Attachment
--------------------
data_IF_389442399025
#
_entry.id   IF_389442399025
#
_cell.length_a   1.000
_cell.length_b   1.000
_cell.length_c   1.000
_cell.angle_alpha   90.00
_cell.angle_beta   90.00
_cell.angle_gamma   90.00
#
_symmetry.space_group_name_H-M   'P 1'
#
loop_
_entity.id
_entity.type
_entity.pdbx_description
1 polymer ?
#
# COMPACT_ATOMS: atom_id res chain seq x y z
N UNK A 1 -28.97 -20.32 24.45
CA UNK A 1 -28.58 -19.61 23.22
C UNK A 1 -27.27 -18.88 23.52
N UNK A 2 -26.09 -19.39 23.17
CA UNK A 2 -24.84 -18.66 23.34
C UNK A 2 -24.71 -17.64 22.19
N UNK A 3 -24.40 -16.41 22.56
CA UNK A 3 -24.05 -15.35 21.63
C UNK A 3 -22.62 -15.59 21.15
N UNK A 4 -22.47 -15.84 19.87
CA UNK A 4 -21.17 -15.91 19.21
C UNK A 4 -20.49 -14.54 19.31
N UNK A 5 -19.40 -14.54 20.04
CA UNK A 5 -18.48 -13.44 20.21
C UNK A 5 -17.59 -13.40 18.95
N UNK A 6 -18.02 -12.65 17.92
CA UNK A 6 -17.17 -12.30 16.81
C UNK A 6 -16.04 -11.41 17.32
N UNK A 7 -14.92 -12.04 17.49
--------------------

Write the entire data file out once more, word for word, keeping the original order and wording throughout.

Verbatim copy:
data_IF_389442399025
#
_entry.id   IF_389442399025
#
_cell.length_a   1.000
_cell.length_b   1.000
_cell.length_c   1.000
_cell.angle_alpha   90.00
_cell.angle_beta   90.00
_cell.angle_gamma   90.00
#
_symmetry.space_group_name_H-M   'P 1'
#
loop_
_entity.id
_entity.type
_entity.pdbx_description
1 polymer ?
#
# COMPACT_ATOMS: atom_id res chain seq x y z
N UNK A 1 -28.97 -20.32 24.45
CA UNK A 1 -28.58 -19.61 23.22
C UNK A 1 -27.27 -18.88 23.52
N UNK A 2 -26.09 -19.39 23.17
CA UNK A 2 -24.84 -18.66 23.34
C UNK A 2 -24.71 -17.64 22.19
N UNK A 3 -24.40 -16.41 22.56
CA UNK A 3 -24.05 -15.35 21.63
C UNK A 3 -22.62 -15.59 21.15
N UNK A 4 -22.47 -15.84 19.87
CA UNK A 4 -21.17 -15.91 19.21
C UNK A 4 -20.49 -14.54 19.31
N UNK A 5 -19.40 -14.54 20.04
CA UNK A 5 -18.48 -13.44 20.21
C UNK A 5 -17.59 -13.40 18.95
N UNK A 6 -18.02 -12.65 17.92
CA UNK A 6 -17.17 -12.30 16.81
C UNK A 6 -16.04 -11.41 17.32
N UNK A 7 -14.92 -12.04 17.49